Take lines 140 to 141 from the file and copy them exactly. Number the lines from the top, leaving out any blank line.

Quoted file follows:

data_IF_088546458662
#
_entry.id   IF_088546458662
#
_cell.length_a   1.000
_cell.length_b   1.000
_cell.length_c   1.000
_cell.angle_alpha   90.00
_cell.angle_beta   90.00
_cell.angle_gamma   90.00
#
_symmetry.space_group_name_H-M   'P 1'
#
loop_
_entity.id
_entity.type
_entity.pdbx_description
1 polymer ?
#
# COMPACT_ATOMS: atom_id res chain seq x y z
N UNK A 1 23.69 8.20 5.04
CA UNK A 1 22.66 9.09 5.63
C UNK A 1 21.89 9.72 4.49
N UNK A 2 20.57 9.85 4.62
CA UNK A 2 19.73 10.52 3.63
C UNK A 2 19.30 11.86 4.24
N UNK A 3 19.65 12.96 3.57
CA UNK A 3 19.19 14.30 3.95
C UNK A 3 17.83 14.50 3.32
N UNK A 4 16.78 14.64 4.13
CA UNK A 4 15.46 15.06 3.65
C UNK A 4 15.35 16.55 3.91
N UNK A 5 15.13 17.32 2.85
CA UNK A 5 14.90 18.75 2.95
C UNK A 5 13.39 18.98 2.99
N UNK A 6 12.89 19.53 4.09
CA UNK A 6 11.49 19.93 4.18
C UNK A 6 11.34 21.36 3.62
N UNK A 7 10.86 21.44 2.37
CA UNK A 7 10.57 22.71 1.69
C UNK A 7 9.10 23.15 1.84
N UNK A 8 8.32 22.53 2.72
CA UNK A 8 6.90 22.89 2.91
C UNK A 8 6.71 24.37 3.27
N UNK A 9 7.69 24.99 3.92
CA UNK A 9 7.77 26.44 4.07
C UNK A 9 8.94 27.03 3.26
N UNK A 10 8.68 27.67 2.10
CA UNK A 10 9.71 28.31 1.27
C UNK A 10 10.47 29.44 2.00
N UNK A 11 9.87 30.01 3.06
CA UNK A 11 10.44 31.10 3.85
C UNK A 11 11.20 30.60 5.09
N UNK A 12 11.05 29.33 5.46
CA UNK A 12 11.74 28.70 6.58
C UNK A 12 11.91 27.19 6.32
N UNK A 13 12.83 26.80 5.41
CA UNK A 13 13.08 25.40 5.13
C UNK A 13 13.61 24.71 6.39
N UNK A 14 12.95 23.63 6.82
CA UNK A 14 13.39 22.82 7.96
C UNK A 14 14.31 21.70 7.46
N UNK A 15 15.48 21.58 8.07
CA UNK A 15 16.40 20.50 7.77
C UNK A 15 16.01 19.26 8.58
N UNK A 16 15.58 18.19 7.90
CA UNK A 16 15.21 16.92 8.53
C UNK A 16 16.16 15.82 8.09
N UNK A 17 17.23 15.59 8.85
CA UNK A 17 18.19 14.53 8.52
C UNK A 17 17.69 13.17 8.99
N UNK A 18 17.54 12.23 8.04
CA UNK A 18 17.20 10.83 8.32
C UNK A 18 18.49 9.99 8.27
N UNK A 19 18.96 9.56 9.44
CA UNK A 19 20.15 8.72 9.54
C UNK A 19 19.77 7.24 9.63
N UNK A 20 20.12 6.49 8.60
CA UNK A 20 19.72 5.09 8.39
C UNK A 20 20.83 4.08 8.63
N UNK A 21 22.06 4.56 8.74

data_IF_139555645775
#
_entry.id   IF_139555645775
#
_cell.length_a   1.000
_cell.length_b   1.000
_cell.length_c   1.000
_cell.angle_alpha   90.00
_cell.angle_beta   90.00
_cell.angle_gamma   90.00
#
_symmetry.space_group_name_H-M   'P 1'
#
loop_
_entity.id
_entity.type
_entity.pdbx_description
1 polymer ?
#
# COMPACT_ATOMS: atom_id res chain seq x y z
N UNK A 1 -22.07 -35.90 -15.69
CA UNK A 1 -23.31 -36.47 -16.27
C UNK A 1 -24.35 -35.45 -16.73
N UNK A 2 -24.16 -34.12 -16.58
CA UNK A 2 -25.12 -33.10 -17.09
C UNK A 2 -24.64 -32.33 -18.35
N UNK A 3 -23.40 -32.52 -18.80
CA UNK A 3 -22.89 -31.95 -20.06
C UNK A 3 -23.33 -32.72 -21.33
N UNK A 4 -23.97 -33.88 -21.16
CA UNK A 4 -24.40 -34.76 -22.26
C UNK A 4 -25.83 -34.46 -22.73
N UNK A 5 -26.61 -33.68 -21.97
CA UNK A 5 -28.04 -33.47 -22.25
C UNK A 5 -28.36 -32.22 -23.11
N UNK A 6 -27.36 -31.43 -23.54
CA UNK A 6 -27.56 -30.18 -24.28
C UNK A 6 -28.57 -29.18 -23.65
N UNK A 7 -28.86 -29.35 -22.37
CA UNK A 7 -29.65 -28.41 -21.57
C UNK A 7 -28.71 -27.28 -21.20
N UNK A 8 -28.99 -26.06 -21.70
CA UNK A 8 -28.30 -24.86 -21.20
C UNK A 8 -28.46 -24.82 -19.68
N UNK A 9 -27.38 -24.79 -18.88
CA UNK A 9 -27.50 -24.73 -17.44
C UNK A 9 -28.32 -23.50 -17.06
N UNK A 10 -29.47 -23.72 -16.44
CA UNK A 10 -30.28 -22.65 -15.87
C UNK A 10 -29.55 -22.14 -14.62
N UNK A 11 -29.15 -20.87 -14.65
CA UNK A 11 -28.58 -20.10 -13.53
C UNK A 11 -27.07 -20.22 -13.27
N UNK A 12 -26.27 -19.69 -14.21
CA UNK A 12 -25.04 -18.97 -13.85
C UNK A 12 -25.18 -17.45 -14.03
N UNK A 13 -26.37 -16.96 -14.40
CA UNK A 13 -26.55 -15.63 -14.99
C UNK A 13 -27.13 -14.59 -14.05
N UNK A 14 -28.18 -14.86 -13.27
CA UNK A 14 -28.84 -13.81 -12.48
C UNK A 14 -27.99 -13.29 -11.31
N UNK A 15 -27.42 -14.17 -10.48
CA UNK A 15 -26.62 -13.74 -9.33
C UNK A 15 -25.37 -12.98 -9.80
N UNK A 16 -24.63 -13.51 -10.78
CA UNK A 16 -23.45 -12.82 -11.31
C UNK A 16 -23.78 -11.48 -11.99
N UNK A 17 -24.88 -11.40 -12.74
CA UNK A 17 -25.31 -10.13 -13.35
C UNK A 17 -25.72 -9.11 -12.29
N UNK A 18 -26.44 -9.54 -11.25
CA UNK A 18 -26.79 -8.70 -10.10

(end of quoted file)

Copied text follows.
C UNK A 13 -27.13 -14.59 -14.05
N UNK A 14 -28.18 -14.86 -13.27